Qantas still lets you bring one suitcase and one board bag for free.
So the night before I get on the plane I look at Google maps to find out the names of the cities I've got to drive through from the airport to my destination.
Then I put those cities into Craigslist and those zip codes into eBay and sort by auctions ending within 24 hours before my arrival.
If I'm lucky, a little gem like this will pop up.
A 6'1" early 70's Wave Crest Hawaii stinger.
I arranged to meet the guy at Starbucks and BOOM I've got myself a rider for my week in Cali.
The board looked strangely familiar to me, and not because I'd just found or sold 3 other Wave Crest Hawaii stingers in the past couple of months.
Then my new friend who owned the board reminded me that Tim Orr from Kona had shared pics of it on this blog a few years before prior to its restoration.
Small world- from Hawaii, to Cali, to OZ.
I'd never ridden a stinger before and I could never really get my head around the concept.
The design looked like it would be really stiff, but I knew this couldn't be the case cause I'd seen Buttons Kaluhiokalani (RIP) doing 360's on them in Many Classic Moments.
The board paddles great, lots of volume up under the chest. It catches waves easy too, as you'd expect. But as you get to your feet and get to the bottom, everything changes. You go from riding the flat area at the front of the board then suddenly the tail bites and its all about the swallow tail. Because of the narrow tail, it goes rail to rail really easily, its actually quite loose.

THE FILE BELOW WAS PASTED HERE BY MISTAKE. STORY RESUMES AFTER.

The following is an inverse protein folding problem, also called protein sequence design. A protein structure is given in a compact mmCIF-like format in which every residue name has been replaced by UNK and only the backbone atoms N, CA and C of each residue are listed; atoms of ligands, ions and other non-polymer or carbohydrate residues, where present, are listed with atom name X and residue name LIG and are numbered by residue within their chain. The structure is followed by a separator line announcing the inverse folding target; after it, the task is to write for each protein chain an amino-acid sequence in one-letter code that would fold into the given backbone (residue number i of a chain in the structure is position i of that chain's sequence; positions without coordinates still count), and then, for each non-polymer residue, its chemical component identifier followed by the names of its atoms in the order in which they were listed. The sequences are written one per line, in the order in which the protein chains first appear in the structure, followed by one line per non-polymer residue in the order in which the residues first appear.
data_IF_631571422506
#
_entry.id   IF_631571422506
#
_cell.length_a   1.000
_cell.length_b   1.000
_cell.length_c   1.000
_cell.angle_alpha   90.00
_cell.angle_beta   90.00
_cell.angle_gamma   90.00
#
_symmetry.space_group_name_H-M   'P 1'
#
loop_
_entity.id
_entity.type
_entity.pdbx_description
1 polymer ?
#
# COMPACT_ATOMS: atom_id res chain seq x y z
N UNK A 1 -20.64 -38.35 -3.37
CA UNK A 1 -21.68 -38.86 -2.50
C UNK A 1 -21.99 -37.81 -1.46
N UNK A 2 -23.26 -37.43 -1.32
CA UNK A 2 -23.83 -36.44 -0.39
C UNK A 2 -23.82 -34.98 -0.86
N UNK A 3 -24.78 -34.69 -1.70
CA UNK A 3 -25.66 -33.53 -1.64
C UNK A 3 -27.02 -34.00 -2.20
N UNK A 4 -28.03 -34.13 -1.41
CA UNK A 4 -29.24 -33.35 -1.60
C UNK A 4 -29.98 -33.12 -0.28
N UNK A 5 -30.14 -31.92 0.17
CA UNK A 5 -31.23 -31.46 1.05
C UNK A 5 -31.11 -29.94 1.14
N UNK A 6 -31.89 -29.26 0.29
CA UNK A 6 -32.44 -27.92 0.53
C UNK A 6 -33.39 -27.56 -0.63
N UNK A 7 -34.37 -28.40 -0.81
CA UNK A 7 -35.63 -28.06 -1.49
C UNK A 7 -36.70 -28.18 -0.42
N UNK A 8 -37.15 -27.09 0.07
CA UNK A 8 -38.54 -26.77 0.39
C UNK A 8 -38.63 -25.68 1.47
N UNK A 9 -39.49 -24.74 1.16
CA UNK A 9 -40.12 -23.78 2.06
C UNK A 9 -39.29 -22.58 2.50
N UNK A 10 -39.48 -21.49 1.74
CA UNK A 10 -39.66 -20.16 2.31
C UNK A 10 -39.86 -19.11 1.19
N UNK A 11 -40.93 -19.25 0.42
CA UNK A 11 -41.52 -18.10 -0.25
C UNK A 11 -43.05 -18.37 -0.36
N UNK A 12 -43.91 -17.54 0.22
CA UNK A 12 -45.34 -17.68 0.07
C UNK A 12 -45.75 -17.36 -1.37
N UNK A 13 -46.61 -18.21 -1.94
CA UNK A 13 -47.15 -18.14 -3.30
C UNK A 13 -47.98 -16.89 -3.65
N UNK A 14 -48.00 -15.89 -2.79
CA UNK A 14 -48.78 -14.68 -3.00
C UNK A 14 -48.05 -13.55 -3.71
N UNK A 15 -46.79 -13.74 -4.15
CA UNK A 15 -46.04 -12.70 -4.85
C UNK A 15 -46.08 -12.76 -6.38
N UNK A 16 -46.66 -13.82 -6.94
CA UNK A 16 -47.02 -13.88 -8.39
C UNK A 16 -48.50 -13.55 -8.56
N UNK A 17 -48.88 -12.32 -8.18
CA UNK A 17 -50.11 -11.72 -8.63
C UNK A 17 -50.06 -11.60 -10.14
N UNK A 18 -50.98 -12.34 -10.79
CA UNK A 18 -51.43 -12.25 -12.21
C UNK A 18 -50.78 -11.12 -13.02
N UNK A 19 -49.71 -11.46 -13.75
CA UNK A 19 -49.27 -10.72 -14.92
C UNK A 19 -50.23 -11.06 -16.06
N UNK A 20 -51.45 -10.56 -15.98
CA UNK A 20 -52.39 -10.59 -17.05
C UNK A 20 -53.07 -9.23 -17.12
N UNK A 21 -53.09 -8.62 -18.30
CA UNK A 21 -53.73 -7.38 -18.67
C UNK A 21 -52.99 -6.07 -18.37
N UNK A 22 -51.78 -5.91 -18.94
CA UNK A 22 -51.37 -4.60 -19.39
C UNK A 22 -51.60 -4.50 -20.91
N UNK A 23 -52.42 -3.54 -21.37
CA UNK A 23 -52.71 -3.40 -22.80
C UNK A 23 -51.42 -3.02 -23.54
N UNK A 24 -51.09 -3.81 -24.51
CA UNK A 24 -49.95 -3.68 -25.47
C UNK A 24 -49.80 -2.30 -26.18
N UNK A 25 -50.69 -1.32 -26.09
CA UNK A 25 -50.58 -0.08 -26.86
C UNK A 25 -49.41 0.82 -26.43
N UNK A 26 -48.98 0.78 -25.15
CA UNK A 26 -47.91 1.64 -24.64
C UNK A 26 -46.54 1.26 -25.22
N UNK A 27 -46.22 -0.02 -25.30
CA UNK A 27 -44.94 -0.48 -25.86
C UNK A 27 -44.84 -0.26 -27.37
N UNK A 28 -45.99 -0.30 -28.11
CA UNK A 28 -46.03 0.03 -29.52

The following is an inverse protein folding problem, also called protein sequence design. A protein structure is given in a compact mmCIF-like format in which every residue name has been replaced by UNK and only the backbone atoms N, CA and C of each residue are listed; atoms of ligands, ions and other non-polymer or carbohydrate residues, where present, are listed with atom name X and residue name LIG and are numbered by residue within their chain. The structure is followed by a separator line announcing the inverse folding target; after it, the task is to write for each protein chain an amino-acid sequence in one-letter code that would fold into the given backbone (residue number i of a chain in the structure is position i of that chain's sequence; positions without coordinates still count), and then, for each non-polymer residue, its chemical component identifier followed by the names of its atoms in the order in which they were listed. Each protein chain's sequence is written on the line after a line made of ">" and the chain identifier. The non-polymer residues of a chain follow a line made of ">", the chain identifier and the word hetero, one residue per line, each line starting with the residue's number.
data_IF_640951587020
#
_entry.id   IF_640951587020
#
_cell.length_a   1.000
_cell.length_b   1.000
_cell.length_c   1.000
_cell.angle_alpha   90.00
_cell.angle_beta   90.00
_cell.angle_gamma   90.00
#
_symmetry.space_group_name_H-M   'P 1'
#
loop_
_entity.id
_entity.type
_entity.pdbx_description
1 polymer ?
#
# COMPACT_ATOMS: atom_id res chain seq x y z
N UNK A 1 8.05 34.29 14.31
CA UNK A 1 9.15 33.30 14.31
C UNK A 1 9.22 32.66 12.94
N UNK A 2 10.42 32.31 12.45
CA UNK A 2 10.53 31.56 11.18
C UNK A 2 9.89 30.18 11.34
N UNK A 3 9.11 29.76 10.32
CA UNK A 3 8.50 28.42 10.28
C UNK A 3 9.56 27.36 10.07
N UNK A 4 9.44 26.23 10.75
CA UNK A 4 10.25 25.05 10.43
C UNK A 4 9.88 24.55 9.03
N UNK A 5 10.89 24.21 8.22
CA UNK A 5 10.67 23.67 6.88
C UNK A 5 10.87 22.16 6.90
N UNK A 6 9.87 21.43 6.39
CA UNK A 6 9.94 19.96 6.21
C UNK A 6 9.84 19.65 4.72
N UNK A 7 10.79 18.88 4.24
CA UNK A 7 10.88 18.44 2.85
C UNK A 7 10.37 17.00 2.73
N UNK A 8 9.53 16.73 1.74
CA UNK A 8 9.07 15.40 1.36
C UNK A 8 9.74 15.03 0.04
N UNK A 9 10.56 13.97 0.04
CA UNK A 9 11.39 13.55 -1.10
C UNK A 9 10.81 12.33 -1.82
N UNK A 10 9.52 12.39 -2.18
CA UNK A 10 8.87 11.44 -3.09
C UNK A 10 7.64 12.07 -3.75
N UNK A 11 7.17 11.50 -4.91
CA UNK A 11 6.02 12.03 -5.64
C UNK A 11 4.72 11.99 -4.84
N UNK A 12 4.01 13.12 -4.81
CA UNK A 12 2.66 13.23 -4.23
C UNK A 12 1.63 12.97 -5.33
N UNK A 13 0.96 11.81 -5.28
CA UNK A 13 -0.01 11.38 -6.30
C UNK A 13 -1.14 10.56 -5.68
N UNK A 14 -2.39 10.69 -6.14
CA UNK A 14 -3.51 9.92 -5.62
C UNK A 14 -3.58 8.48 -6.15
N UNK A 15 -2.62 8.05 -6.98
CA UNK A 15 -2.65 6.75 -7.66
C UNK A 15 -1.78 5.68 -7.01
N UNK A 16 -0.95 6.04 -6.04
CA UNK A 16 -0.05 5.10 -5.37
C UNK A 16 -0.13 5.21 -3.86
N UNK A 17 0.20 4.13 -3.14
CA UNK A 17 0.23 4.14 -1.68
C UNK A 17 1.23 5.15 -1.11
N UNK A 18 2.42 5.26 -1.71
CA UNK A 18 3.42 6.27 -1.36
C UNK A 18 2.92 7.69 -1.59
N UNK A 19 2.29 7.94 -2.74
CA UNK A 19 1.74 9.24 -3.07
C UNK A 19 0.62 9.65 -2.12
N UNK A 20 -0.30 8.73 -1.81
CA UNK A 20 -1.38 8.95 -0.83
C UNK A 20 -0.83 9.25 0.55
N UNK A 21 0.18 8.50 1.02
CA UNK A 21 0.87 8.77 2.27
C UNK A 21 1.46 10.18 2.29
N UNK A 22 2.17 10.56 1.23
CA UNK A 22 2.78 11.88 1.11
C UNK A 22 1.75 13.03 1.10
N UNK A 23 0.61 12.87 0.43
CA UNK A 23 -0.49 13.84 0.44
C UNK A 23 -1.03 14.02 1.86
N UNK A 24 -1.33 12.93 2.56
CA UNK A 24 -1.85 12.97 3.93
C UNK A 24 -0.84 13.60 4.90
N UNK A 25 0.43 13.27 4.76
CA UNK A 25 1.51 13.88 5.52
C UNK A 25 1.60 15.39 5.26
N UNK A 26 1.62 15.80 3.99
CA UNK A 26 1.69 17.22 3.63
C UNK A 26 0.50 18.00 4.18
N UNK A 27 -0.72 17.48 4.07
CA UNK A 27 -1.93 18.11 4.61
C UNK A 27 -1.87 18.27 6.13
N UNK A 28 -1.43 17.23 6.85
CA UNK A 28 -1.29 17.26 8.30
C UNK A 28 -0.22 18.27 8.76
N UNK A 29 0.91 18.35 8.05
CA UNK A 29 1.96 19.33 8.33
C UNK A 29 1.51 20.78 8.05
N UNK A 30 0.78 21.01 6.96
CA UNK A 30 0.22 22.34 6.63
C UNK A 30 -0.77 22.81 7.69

The trouble comes, if your not used to it like me, if you go for a little head dip. I tried to pull in on few and i'd put my weight up on my front foot.
The big fat soft rails up the front would not want to hold in like the tail and the board side slipped down the wave.
Latter I just stayed on the tail and successfully managed to get a couple of pits!
Surfing Trestles is the quintessential Californian surfing experience and nothing turns me on like skipping across those tracks and seeing cool, clean lines out there.
The stinger deign was developed by Ben Apia and surfed to prominence by the likes of Mark Richard's, who later brought the designs back to OZ.
I got a great week of waves on the little stinger, finishing off with a session at Salt Creek with these characters!